Increased Cost of Working – The additional expenditure necessarily and reasonably incurred for the sole purpose of avoiding or diminishing loss of Rent Receivable and/or Loss of Interest Payable and/or Loss of Interest Receivable which, but for that expenditure, would have taken place during the Indemnity Period in consequence of the damage but not exceeding the loss of Rent Receivable and/or loss of Interest Payable and/or loss of Interest Receivable thereby avoided.

Indemnity Period – The period of delay in the letting (or sale) of the Development in consequence of the damage beginning on the date upon which, but for the damage, rent would have commenced to be earned (or the sale of the Development would have been completed).

 

BUILDING DEFECTS

Cover

Physical loss, destruction of or damage to the property insured. This includes the collapse of the building caused by a fault defect, error or omission in design, materials, components or construction of the building, which remain undiscovered on the day of practical completion.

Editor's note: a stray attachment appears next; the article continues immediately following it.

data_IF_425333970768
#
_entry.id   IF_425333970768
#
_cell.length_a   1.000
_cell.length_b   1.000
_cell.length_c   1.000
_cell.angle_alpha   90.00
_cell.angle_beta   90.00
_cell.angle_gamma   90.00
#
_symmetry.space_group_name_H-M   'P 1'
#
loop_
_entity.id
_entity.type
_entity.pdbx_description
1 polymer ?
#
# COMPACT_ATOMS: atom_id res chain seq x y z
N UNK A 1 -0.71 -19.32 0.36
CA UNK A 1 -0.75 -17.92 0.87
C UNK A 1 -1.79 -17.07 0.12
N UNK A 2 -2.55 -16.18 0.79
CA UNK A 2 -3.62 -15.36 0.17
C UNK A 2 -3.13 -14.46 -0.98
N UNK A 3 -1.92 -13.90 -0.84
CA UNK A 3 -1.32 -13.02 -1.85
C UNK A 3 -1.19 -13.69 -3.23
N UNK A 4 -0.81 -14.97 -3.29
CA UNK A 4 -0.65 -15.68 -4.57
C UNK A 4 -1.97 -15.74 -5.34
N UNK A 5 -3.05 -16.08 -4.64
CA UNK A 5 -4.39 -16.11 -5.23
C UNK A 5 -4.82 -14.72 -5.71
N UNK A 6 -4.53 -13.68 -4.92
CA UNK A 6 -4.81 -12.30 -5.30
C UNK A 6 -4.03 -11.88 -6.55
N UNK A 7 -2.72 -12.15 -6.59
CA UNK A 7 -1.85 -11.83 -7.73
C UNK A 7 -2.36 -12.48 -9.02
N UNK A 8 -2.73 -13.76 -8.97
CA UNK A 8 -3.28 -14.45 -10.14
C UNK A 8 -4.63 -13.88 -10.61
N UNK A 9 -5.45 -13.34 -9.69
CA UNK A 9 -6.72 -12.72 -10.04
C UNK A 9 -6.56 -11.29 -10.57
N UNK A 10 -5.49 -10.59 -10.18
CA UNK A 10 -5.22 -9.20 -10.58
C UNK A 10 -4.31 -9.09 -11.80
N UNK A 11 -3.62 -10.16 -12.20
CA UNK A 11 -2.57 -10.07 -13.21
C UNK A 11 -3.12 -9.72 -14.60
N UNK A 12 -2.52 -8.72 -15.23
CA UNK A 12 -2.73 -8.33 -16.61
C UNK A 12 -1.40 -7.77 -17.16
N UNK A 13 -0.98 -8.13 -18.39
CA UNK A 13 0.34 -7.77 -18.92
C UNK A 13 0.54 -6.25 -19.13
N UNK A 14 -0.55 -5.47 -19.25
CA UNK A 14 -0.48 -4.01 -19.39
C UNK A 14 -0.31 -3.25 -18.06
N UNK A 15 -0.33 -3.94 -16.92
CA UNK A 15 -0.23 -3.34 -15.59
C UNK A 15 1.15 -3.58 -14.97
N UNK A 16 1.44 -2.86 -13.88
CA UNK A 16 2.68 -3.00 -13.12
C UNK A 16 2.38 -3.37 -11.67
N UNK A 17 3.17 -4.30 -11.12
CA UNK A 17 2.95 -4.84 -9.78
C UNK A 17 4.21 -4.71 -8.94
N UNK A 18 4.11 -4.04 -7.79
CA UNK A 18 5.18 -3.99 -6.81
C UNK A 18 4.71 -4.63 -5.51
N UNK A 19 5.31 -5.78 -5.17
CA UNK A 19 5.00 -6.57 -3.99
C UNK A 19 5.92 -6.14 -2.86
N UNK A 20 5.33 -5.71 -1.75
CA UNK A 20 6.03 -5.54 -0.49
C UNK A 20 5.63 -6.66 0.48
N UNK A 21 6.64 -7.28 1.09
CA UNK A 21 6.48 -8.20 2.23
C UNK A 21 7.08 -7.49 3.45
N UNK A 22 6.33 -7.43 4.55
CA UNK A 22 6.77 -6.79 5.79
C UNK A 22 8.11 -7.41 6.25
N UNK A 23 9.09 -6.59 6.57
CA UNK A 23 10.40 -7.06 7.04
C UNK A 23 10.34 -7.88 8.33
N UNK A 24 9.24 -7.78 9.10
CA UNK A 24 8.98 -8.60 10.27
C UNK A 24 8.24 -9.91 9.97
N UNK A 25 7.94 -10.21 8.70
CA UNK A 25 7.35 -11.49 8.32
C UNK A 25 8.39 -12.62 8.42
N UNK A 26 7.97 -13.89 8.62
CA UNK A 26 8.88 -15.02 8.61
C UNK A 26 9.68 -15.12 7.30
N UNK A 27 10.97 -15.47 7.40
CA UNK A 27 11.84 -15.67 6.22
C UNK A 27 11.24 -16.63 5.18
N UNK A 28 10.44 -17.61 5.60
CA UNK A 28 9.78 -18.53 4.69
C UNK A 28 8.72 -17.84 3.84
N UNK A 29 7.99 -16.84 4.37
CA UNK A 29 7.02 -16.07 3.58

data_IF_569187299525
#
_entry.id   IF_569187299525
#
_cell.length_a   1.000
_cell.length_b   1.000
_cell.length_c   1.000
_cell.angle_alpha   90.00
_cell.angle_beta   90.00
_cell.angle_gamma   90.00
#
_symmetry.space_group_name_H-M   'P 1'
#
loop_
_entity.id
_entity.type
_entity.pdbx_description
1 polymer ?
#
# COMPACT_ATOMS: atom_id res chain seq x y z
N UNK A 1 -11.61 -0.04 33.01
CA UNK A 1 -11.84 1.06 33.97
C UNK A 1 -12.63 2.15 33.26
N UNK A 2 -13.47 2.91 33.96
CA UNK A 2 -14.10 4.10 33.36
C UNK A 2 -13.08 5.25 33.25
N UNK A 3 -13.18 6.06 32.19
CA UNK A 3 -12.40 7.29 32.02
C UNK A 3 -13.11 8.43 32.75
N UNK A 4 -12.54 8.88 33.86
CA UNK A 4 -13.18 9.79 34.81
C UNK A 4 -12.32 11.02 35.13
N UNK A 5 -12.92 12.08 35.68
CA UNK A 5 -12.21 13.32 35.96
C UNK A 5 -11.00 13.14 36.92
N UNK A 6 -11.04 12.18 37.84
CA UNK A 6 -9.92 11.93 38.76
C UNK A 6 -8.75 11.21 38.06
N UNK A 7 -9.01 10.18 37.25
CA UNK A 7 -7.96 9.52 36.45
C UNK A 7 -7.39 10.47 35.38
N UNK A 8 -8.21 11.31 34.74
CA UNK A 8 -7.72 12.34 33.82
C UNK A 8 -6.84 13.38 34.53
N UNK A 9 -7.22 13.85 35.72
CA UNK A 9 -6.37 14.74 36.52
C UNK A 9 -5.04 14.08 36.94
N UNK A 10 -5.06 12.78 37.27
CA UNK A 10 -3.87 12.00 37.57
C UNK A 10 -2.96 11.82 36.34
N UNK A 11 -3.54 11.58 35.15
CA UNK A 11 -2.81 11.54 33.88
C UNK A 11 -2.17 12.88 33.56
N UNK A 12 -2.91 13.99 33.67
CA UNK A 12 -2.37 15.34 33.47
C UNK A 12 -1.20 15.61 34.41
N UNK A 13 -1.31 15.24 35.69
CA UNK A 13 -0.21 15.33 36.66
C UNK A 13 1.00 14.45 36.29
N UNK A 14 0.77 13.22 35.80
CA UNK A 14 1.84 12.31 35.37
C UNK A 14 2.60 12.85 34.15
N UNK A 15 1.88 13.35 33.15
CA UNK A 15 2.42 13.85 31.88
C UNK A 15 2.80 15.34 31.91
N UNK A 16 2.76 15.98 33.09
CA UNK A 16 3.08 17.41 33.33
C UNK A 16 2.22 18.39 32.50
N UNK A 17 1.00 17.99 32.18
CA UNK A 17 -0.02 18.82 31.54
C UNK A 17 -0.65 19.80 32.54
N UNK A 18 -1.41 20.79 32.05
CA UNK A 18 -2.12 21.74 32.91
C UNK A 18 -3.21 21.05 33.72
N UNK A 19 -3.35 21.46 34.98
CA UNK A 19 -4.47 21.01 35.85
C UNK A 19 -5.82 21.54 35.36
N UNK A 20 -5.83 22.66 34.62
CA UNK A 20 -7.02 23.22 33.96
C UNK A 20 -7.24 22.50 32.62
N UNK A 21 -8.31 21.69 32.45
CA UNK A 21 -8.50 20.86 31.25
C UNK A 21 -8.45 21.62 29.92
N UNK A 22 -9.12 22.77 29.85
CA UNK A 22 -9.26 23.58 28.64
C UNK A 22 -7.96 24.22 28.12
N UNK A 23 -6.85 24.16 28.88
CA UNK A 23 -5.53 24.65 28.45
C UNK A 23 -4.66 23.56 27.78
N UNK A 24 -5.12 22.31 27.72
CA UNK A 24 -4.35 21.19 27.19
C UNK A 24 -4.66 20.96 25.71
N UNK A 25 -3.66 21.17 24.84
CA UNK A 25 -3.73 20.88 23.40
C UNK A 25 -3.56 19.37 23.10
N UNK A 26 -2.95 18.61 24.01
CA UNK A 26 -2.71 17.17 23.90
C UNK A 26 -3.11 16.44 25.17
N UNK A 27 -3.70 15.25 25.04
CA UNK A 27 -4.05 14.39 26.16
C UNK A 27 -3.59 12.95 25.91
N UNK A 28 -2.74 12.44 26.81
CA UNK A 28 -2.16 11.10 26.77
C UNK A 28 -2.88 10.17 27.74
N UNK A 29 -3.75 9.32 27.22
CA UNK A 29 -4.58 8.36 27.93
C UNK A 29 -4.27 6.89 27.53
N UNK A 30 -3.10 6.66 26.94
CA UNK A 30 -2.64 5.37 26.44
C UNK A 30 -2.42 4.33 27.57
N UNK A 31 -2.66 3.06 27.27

• First Party cover. Insurers assume responsibility for immediate rectification thereby avoiding the need to rely for compensation upon litigation against a Third Party.
  • Policy fully assignable for the benefit of future owners, tenants and occupiers.
  • Twelve-year period to comply with legislation such as the Latent Damages Act 1986, automatically extendable for up to 30 years to provide cover throughout various national financing initiatives and bank financing requirements.
  • Technical Auditing carried out by Insurers and included in premium thereby avoiding high cost of appointing independent consulting engineers which has previously made cost of cover prohibitive.
  • Initial Technical Audit leads to a facility for all projects, which avoids the need to audit each project, thereby reducing the cost and greatly simplifying arrangement of cover.

Extensions

  • Roof, Cladding, waterproof membrane, and underground services.
  • Electrical and mechanical services
  • Loss of rent, loss of profit and the costs of alternative accommodation.
  • Sum Insured includes demolition costs, Professional Fees, Regulatory Compliance and Inflation Provision.
  • Efficacy of new technologies post-completion
  • Premium Instalments

PROFESSIONAL INDEMNITY

Cover